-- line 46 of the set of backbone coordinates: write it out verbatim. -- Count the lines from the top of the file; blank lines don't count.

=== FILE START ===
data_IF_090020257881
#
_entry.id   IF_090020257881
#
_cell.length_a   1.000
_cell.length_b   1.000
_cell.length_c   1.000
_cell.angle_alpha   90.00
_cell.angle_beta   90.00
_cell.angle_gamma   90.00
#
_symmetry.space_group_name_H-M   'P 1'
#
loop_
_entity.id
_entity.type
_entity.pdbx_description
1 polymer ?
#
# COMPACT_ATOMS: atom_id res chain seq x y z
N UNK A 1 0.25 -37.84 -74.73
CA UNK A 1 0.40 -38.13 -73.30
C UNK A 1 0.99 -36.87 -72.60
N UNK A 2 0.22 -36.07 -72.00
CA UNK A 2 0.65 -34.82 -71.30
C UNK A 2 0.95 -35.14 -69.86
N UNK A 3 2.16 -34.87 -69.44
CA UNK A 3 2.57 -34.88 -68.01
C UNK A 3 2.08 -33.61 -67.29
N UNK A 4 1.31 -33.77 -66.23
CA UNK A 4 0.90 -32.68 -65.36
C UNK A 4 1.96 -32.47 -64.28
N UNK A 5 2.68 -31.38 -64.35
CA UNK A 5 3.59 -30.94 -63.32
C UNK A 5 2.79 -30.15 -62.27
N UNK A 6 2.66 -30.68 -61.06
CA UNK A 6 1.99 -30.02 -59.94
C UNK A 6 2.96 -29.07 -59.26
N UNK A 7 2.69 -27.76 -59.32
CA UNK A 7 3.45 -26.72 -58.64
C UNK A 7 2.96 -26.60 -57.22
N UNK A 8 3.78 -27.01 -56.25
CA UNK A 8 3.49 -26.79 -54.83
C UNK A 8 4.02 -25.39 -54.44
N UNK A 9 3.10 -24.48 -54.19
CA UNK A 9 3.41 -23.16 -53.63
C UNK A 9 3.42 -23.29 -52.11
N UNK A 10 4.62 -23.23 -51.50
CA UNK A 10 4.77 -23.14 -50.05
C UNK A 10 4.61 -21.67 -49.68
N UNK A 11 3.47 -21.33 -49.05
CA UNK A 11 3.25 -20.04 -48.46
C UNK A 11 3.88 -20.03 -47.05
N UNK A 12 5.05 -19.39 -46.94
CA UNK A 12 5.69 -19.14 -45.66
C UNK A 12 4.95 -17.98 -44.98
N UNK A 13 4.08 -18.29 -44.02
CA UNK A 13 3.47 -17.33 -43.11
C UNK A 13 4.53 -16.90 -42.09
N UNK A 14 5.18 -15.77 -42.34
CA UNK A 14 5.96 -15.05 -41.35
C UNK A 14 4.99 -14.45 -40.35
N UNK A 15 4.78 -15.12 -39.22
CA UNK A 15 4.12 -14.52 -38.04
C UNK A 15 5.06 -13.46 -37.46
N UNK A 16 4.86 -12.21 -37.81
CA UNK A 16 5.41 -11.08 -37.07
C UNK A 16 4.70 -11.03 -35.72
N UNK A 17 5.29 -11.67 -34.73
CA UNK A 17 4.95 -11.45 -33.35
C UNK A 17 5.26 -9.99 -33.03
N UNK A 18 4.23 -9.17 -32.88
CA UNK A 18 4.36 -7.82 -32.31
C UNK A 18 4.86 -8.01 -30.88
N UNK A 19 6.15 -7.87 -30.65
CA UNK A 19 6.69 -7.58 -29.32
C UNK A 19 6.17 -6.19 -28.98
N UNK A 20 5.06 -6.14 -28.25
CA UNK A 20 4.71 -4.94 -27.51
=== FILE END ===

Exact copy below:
CA UNK A 9 3.41 -23.16 -53.63